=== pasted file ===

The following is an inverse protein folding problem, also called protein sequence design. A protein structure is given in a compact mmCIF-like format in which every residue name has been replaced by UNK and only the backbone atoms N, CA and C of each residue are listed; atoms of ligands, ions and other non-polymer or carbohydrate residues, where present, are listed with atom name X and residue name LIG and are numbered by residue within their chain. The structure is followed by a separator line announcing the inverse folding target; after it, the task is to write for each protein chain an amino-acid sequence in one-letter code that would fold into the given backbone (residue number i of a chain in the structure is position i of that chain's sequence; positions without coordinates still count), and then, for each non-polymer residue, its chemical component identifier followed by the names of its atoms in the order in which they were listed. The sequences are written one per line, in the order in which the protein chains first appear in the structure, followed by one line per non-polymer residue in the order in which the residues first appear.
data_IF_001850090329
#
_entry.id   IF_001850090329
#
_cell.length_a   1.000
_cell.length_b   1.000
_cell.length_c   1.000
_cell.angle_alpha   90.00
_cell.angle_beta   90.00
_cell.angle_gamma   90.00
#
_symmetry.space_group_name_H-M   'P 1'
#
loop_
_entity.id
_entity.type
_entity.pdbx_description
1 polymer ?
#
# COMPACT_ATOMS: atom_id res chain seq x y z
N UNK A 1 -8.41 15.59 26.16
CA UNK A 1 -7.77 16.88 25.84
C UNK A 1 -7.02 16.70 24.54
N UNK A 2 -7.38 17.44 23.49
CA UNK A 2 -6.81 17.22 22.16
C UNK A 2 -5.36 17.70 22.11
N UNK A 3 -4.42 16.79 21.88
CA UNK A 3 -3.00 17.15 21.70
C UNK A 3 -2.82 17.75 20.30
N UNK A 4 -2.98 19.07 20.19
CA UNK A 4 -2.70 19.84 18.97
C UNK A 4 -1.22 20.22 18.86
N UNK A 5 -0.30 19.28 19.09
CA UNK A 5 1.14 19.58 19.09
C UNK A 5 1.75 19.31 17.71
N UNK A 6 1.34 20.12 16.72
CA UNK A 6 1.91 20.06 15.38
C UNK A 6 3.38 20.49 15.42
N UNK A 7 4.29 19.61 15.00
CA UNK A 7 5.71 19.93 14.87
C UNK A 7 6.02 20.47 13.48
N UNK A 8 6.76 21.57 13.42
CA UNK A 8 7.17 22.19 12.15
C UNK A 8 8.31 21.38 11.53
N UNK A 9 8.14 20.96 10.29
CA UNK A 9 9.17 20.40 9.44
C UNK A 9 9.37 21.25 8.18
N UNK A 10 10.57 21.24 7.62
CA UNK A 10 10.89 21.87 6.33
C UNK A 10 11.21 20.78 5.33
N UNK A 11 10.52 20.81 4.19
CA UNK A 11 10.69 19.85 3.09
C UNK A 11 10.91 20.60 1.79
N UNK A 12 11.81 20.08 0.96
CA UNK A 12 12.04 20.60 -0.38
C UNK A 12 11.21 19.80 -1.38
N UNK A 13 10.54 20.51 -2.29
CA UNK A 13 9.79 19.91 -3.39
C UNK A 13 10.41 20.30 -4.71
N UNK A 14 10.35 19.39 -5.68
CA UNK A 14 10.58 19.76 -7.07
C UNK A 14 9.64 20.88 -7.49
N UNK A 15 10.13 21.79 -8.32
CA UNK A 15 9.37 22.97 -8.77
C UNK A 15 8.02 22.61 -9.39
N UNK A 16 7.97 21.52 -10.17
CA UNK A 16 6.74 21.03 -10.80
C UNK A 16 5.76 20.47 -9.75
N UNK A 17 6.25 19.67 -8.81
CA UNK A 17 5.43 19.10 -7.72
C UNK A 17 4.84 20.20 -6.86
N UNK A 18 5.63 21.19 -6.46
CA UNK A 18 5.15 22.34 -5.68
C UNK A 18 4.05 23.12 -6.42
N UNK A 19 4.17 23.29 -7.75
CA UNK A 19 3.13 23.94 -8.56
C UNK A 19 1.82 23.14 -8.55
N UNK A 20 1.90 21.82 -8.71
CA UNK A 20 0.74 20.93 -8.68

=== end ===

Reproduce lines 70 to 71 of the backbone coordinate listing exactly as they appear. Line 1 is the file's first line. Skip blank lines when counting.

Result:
N UNK A 17 6.25 19.67 -8.81
CA UNK A 17 5.43 19.10 -7.72